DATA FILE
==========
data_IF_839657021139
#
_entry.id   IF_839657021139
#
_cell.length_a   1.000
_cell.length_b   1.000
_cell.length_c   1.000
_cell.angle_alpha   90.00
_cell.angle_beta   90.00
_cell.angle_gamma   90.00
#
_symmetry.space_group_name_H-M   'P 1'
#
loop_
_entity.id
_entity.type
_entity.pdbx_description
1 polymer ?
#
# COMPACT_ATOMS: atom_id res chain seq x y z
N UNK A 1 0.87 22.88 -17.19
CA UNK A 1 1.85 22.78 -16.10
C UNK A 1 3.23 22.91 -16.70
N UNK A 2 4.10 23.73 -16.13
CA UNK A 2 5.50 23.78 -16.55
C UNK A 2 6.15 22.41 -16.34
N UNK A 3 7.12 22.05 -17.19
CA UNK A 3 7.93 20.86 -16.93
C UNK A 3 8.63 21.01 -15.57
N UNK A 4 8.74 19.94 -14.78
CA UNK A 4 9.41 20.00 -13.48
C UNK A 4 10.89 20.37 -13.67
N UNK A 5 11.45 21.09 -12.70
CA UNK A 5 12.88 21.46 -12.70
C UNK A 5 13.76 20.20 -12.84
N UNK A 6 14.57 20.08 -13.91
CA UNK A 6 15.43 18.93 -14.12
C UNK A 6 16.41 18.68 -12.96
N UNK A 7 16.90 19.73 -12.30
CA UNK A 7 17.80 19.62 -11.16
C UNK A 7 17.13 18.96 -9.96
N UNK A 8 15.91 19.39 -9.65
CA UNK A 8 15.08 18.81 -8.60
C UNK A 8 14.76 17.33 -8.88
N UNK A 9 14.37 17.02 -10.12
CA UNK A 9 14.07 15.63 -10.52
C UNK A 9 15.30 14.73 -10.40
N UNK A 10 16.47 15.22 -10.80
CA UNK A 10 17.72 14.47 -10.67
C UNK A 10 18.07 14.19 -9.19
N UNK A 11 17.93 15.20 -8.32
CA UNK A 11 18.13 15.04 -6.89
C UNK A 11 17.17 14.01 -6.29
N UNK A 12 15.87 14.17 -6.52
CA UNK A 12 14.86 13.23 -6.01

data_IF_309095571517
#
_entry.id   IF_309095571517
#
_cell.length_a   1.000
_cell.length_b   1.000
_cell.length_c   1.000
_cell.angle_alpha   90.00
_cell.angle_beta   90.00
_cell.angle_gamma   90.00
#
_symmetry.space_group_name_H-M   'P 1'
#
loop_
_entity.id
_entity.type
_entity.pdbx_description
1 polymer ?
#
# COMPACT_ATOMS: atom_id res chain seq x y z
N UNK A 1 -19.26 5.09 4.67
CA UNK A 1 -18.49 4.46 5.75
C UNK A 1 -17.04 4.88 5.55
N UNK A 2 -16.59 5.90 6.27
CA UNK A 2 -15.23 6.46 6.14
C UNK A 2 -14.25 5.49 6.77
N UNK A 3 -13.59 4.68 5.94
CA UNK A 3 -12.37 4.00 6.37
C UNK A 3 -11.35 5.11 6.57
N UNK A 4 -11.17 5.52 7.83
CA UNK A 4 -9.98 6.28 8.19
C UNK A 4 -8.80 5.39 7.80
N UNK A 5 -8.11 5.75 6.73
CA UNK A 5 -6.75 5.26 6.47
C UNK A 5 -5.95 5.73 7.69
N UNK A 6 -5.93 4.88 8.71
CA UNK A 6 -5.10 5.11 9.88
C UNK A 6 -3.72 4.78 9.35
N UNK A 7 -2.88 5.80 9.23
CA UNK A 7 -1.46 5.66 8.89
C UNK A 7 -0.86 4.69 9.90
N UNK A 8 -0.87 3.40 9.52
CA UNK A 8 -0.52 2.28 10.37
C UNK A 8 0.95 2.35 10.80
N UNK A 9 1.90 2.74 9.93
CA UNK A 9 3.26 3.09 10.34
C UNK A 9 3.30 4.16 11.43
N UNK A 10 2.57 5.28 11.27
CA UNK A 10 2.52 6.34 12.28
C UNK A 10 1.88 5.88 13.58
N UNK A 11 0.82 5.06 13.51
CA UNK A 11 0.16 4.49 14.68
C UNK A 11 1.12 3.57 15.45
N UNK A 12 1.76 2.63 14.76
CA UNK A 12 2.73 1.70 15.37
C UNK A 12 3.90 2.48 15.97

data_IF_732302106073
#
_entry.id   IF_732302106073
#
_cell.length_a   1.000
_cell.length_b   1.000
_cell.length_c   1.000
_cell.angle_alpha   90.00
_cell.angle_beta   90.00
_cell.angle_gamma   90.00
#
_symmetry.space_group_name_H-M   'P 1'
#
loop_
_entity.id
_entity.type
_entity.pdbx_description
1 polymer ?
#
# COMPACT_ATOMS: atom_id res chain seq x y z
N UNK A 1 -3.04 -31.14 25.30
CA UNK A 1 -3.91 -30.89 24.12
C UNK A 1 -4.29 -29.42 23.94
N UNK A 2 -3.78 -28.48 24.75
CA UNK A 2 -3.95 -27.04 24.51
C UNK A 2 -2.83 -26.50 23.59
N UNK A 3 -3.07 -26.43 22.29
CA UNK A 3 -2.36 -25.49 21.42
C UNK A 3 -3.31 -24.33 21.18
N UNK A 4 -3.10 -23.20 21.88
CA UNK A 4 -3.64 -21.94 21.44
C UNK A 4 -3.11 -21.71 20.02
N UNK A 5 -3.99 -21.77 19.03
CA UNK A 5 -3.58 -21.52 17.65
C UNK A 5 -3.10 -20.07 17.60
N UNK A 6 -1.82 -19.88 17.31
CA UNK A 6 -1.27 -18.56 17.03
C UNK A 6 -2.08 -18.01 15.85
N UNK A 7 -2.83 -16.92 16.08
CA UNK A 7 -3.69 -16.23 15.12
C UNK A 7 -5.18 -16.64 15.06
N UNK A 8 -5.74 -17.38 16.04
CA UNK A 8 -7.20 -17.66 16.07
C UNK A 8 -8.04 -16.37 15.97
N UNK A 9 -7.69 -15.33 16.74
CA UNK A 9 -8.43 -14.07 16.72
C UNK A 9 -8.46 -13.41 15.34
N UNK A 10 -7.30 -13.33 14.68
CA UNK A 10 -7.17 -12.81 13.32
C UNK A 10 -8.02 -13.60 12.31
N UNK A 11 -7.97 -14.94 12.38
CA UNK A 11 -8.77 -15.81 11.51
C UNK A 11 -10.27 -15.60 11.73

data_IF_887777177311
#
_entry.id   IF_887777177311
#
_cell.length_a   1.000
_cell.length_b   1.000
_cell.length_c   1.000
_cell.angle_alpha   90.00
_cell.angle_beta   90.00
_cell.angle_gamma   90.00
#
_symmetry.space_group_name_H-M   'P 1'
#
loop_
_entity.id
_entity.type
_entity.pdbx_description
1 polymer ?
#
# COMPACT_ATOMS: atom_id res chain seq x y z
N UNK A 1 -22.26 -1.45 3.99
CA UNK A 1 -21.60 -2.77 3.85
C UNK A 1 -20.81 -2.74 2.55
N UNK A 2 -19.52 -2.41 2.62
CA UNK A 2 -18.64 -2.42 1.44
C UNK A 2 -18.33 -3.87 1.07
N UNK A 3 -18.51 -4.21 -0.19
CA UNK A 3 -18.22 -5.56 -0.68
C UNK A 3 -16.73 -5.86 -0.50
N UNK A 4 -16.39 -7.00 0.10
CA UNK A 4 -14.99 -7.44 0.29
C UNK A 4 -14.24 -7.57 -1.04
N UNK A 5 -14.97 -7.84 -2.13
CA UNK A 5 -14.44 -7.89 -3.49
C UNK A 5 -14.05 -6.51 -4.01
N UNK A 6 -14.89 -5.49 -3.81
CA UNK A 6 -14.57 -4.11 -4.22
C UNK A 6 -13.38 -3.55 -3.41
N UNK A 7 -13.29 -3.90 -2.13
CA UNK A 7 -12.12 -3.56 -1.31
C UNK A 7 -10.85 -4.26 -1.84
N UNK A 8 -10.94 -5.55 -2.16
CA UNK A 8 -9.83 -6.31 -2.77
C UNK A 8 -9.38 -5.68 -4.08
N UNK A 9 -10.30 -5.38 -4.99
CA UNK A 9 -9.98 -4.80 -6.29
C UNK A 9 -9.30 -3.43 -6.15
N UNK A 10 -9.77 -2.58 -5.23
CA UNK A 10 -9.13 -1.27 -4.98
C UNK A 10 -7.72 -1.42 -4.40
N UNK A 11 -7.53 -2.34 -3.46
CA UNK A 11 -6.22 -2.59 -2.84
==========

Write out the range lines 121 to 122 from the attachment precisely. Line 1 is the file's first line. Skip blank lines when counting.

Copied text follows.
_cell.angle_gamma   90.00
#